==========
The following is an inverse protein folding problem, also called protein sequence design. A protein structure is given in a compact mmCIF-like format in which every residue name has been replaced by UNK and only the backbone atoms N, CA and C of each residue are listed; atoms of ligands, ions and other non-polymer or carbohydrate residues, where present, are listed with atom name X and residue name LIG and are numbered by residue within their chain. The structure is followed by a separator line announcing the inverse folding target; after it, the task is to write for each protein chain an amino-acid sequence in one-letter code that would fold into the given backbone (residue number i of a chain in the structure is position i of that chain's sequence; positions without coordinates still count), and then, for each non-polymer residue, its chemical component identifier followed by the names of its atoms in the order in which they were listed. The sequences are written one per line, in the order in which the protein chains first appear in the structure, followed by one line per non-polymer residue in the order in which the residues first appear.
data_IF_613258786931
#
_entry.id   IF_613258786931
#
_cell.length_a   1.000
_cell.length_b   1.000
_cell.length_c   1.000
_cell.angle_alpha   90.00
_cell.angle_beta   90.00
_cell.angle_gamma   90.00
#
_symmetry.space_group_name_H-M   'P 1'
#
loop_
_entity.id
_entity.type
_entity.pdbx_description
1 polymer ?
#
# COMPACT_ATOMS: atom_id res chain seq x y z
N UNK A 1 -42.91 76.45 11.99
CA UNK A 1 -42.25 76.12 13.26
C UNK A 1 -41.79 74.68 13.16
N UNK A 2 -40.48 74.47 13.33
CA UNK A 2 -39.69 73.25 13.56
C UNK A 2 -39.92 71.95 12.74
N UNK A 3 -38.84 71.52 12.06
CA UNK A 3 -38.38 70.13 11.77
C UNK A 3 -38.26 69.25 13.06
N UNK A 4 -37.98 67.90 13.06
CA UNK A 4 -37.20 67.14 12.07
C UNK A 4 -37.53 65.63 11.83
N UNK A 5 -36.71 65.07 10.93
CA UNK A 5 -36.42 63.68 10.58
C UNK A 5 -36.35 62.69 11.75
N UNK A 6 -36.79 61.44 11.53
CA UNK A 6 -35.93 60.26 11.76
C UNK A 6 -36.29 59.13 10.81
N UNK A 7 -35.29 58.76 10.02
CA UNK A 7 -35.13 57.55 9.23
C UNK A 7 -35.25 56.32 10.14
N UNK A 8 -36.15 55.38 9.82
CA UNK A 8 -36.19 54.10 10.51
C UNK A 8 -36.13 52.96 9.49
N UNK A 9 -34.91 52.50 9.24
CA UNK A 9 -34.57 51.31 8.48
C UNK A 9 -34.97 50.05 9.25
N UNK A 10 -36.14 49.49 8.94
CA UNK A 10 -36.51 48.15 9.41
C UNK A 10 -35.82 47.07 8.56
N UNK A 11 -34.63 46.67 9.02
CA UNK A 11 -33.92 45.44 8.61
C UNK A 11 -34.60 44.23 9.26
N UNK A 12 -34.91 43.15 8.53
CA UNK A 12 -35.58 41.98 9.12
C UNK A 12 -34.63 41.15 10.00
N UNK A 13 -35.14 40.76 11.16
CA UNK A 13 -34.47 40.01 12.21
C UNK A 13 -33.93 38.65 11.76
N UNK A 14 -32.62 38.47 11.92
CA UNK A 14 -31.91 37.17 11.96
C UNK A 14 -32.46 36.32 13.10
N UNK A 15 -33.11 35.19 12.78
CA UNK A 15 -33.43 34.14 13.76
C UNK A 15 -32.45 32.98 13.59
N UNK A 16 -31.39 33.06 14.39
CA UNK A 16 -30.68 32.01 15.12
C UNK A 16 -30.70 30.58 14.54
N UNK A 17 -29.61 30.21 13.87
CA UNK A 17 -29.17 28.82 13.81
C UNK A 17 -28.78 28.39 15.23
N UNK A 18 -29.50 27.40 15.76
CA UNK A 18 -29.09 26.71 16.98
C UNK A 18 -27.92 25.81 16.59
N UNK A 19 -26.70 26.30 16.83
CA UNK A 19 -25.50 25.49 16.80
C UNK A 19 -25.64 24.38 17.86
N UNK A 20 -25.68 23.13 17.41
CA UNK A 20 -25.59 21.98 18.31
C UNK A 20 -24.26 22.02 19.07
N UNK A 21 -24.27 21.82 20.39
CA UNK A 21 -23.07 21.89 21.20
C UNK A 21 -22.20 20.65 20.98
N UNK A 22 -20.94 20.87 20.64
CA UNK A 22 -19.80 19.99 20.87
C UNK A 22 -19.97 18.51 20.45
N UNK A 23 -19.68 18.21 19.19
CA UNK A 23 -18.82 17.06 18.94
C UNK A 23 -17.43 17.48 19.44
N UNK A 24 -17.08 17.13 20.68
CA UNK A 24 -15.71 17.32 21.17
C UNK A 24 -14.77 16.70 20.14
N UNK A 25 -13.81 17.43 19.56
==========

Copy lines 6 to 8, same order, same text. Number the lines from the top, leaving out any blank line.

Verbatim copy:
_cell.length_a   1.000
_cell.length_b   1.000
_cell.length_c   1.000